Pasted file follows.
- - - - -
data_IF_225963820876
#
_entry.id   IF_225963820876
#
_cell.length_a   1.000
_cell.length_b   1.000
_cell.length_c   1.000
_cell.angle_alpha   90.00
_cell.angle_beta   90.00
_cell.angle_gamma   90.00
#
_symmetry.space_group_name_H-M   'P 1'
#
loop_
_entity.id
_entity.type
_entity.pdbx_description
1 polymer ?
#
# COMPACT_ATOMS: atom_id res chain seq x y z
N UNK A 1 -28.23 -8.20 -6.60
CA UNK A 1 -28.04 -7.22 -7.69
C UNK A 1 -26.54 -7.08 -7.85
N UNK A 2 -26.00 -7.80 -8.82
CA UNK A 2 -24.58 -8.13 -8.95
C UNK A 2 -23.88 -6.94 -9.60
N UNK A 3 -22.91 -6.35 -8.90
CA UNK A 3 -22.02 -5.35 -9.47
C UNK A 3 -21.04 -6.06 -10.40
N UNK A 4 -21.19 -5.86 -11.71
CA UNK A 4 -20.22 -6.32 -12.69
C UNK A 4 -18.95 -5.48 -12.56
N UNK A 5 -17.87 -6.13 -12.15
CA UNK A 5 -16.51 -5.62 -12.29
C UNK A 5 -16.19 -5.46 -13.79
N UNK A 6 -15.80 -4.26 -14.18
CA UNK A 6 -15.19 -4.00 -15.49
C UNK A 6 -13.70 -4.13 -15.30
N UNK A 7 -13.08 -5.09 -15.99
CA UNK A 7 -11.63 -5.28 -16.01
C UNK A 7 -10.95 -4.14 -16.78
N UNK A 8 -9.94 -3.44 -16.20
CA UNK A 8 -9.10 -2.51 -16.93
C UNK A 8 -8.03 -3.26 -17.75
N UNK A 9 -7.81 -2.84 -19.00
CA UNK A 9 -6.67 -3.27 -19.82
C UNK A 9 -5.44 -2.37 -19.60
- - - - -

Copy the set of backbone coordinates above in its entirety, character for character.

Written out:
data_IF_225963820876
#
_entry.id   IF_225963820876
#
_cell.length_a   1.000
_cell.length_b   1.000
_cell.length_c   1.000
_cell.angle_alpha   90.00
_cell.angle_beta   90.00
_cell.angle_gamma   90.00
#
_symmetry.space_group_name_H-M   'P 1'
#
loop_
_entity.id
_entity.type
_entity.pdbx_description
1 polymer ?
#
# COMPACT_ATOMS: atom_id res chain seq x y z
N UNK A 1 -28.23 -8.20 -6.60
CA UNK A 1 -28.04 -7.22 -7.69
C UNK A 1 -26.54 -7.08 -7.85
N UNK A 2 -26.00 -7.80 -8.82
CA UNK A 2 -24.58 -8.13 -8.95
C UNK A 2 -23.88 -6.94 -9.60
N UNK A 3 -22.91 -6.35 -8.90
CA UNK A 3 -22.02 -5.35 -9.47
C UNK A 3 -21.04 -6.06 -10.40
N UNK A 4 -21.19 -5.86 -11.71
CA UNK A 4 -20.22 -6.32 -12.69
C UNK A 4 -18.95 -5.48 -12.56
N UNK A 5 -17.87 -6.13 -12.15
CA UNK A 5 -16.51 -5.62 -12.29
C UNK A 5 -16.19 -5.46 -13.79
N UNK A 6 -15.80 -4.26 -14.18
CA UNK A 6 -15.19 -4.00 -15.49
C UNK A 6 -13.70 -4.13 -15.30
N UNK A 7 -13.08 -5.09 -15.99
CA UNK A 7 -11.63 -5.28 -16.01
C UNK A 7 -10.95 -4.14 -16.78
N UNK A 8 -9.94 -3.44 -16.20
CA UNK A 8 -9.10 -2.51 -16.93
C UNK A 8 -8.03 -3.26 -17.75
N UNK A 9 -7.81 -2.84 -19.00
CA UNK A 9 -6.67 -3.27 -19.82
C UNK A 9 -5.44 -2.37 -19.60